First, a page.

Frequently Asked Questions
VAWA’s housing safeguards apply to survivors of domestic violence, dating violence, sexual assault, and/or stalking. These forms of violence (collectively called “VAWA violence/abuse”) are defined below.
Domestic Violence includes felony or misdemeanor crimes committed by a current or former spouse or intimate partner of the victim under the family or domestic violence laws of the jurisdiction receiving grant funding and, in the case of victim services, includes the use or attempted use of physical abuse or sexual abuse, or a pattern of any other coercive behavior committed, enabled, or solicited to gain or maintain power and control over a victim, including verbal, psychological, economic, or technological abuse that may or may not constitute criminal behavior, by a person who —
(B) is cohabitating, or has cohabitated, with the victim as a spouse or intimate partner;
(C) shares a child in common with the victim; or
(D) commits acts against a youth or adult victim who is protected from those acts under the family or domestic violence laws of the jurisdiction.
Dating violence means violence committed by a person—
(B) where the existence of such a relationship shall be determined based on a consideration of the following factors:
(ii) The type of relationship.
(iii) The frequency of interaction between the persons involved in the relationship.
Sexual Assault is any nonconsensual sexual act proscribed by Federal, tribal, or State law, including when the victim lacks capacity to consent.
Stalking means engaging in a course of conduct directed at a specific person that would cause a reasonable person to— (A) fear for his or her safety or the safety of others; or (B) suffer substantial emotional distress.
National Network to End Domestic Violence
A social change organization dedicated to creating a social, political, and economic environment in which violence against women no longer exists.
Safe Housing Alliance
An organization established to ensure survivors of domestic and sexual violence have access to a full range of housing options.
National Coalition Against Domestic Violence
National organization that supports efforts for change of conditions that lead to domestic violence and holding offenders accountable.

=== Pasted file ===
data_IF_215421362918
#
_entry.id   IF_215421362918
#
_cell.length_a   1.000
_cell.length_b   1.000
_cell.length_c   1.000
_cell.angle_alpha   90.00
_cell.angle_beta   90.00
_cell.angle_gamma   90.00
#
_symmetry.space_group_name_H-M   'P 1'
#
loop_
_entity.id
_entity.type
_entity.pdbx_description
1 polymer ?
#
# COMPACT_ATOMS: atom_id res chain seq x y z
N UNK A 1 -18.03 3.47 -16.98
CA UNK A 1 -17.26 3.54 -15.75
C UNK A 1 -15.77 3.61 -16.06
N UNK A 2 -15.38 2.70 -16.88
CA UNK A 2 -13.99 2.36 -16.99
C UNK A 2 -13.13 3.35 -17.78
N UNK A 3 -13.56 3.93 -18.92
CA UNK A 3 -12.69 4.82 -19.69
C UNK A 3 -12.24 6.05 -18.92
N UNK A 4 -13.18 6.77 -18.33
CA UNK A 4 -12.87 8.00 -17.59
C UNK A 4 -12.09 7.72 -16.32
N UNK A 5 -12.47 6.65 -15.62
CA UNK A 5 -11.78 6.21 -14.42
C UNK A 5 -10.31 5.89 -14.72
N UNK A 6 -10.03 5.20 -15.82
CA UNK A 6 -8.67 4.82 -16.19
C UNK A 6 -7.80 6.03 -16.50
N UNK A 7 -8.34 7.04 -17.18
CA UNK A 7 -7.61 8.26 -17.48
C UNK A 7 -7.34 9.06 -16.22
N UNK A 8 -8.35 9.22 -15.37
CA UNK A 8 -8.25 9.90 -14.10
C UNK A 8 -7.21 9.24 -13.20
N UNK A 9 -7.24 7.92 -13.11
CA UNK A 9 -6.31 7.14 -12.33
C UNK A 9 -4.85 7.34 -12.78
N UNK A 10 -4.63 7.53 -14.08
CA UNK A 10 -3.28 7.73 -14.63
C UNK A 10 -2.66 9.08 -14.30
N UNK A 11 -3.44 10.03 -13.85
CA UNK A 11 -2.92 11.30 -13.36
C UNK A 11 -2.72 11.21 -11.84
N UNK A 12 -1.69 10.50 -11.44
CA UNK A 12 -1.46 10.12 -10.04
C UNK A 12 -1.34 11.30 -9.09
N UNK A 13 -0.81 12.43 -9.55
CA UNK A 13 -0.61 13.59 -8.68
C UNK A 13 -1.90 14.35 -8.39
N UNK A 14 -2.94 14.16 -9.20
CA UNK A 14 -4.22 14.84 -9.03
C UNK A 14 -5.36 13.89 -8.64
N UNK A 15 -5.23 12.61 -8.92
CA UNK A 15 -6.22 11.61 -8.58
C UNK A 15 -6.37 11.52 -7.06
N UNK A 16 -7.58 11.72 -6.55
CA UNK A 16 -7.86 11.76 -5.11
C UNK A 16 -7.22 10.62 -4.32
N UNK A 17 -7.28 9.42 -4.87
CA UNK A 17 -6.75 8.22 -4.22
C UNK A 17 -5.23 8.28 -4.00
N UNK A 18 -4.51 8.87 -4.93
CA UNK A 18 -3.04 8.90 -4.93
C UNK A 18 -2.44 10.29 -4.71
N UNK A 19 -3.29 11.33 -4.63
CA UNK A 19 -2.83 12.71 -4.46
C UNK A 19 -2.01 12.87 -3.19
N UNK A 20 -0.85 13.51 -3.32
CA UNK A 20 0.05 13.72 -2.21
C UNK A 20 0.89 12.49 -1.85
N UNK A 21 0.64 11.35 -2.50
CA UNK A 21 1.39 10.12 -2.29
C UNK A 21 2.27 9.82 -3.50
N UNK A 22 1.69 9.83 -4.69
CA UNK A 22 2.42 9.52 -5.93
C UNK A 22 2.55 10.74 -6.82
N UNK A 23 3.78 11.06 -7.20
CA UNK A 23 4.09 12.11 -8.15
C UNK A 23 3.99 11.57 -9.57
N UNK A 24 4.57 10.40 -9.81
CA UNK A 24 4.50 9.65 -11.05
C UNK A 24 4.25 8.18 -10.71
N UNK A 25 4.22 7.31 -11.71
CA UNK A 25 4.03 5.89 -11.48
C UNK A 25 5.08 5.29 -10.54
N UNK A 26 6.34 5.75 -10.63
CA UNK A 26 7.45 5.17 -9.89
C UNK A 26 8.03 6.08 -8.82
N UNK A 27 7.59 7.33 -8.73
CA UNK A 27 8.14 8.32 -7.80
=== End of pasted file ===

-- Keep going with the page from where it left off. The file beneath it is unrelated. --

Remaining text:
A source of information for those wanting to educate themselves and help others on the many issues related to domestic violence.
Rape, Abuse and Incest National Network (RAINN)
The largest anti-sexual violence organization that carries out programs to prevent sexual violence, help survivors, and ensure that perpetrators are brought to justice.
National Sexual Violence Resource Center
National network of community-based rape crisis centers and local organizations who support the needs of sexual assault survivors.
Office on Human Trafficking in Persons – Grantees
Provides information and resources about human trafficking.
Domestic Victims of Human Trafficking Program Grantees
A list of grantees throughout the United States offering services to victims of human trafficking.
Freedom Network USA
A network of trafficking survivors, legal and social service providers, researchers, advocacy organizations, and consultants ensuring survivors have access to justice, safety and opportunity.
Ujima, Inc.: National Center on Violence Against Women in the Black Community A national resource center whose mission is to mobilize the community to respond to and end domestic, sexual and community violence within the Black community.
National Organization of Sisters of Color Ending Sexual Assault (SCESA) An advocacy organization of Women of Color dedicated to working with the communities to create a just society in which all Women of Color are able to live healthy lives free of violence.
National Organization of Asians and Pacific Islanders Ending Sexual Assault (NAPIESV) A program under Monsoon Asians & Pacific Islanders in Solidarity, supporting local and international community-based programs and governmental organizations in enhancing their services to victims of sexual violence from the Asian and Pacific Islander communities in the U.S., U.S. Territories in the Pacific, and Asia.
If you are in danger, please call 911 or a national hotline. HUD is not a direct service provider and does not provide individual counseling, crisis response, or legal services to individuals who have experienced domestic violence, dating violence, sexual assault, stalking, and/or human trafficking. For more information and to connect to a local service provider in your area, please see Help for Survivors.
Please be aware that web browsers (Firefox, Chrome, Safari, Internet Explorer) often track which websites you visit, which can be viewed in the search history. This information could put you at further risk if discovered by a perpetrator, so please be cautious and clear your browsing history. To find out how to clear your browsing history, click here. If possible, you may want to use a computer that the perpetrator is unlikely to use, such as at a public library.